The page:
10.
 Killing Me Softly (2003) Daniel
VIEW THE FULL FILMOGRAPHY

Milestones close milestones

:
Raised in Liverpool, England
1983:
Began acting at age 17 (date approximate)
:
Joined the Liverpool Playhouse
1986:
Made film debut with a small role in "No Surrender"
:
Acted on the popular BBC serial "EastEnders"
1991:
First starring feature role, played John Lennon in the black-and-white short "The Hours and Times", directed by Christopher Munch
1994:
Again played Lennon, this time as a young upstart musician, in "Backbeat"
1995:
Had starring role in Kenneth Loach's "Land and Freedom", playing a Brit who goes to fight in the Spanish Civil War
1995:
Appeared in the features "The Englishman Who Went Up a Hill But Came Down a Mountain", "Clockwork Mice" and "Loved Up"
1995:
Co-starred as Ginger, a hothead Loyalist assassin, in the Troubles-themed drama "Nothing Personal"; won best supporting actor prize at the Venice Film Festival for his work
1996:
Gave a memorable performance as the supportive lover of a man fighting for custody of his young son in the fact-based drama "The Hollow Reed"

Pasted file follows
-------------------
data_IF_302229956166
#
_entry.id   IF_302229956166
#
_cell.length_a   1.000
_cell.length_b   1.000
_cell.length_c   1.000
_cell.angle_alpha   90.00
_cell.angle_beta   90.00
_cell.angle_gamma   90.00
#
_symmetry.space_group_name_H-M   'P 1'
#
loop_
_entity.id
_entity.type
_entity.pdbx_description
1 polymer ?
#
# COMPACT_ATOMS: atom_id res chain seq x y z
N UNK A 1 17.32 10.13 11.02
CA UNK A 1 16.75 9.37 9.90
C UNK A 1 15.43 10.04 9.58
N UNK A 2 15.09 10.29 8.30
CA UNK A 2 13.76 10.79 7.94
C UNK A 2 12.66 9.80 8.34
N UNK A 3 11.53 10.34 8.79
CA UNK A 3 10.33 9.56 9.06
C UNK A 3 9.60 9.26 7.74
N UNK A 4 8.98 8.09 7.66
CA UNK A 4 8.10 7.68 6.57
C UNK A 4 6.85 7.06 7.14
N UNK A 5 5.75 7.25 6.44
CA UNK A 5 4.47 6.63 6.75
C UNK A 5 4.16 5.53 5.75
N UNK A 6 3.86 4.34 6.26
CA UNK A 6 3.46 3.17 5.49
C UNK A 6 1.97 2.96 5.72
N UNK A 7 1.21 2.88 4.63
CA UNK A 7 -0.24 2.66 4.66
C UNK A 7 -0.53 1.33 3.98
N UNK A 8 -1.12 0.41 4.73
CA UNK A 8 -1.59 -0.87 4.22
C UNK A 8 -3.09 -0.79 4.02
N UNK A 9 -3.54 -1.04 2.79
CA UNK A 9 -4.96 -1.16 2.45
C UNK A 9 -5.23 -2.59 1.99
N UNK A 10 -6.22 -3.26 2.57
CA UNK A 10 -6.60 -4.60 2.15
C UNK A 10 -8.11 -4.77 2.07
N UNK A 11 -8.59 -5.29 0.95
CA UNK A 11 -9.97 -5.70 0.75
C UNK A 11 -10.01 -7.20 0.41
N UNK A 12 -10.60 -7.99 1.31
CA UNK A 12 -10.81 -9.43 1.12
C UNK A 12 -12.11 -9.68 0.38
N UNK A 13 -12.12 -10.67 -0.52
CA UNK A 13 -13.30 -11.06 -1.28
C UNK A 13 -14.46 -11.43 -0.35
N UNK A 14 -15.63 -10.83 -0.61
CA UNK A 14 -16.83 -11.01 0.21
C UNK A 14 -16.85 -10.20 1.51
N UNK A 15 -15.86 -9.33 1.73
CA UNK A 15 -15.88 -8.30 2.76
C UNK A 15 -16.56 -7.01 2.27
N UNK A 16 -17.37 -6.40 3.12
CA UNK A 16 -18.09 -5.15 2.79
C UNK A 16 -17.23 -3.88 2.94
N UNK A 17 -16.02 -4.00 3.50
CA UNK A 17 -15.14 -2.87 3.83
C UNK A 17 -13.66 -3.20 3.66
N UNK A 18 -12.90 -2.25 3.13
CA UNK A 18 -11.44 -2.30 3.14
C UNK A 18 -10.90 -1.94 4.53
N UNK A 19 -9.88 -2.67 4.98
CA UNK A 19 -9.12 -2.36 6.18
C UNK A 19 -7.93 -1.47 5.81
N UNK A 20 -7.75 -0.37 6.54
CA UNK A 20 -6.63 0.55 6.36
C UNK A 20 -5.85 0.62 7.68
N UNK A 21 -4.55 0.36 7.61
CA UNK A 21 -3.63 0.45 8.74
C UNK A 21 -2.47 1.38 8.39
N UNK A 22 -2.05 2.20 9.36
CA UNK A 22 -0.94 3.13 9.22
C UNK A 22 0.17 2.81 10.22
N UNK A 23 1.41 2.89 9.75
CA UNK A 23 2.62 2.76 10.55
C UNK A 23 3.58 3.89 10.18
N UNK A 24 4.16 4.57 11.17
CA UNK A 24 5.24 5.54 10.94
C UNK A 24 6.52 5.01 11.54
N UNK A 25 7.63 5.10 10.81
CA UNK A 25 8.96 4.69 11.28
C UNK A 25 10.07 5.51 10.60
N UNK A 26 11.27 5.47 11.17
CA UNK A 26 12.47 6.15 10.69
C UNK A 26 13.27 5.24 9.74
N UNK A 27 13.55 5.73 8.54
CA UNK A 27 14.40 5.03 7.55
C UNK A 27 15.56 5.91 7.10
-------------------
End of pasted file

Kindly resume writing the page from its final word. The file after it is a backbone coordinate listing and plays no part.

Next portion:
1996:
Co-starred in "Michael Collins" as the title character's secretary, marking his debut in a US produced film; first collaboration with writer-director Neil Jordan
1997:
Reunited with Neil Jordan for a supporting role in "The Butcher Boy"
1997:
Played the club manager in "Mojo", adapted by Jez Butterworth from his stage play
1998:
Starred in the small scale independents "Still Waters Burn" and "Frogs For Snakes"
1998:
Had a supporting turn in the conspiracy thriller "Enemy of the State"
1999:
Appeared in the British independent features "B. Monkey" and "This Year's Love"
1999:
Played an angry alcoholic with marital problems in Michael Winterbottom's "Wonderland" (released in USA in 2000)
1999:
Featured as a private detective tracking a woman (Julianne Moore) for her former lover (Ralph Fiennes) in the acclaimed drama "The End of the Affair"; third collaboration with Neil Jordan
2000:
Starred as a man trying to lure eligible American women to his small Irish town in the comedy "The Closer You Get"
2000:
Appeared in the fact-based historical miniseries "Longitude", aired on Britian's Channel 4 and A&E in the USA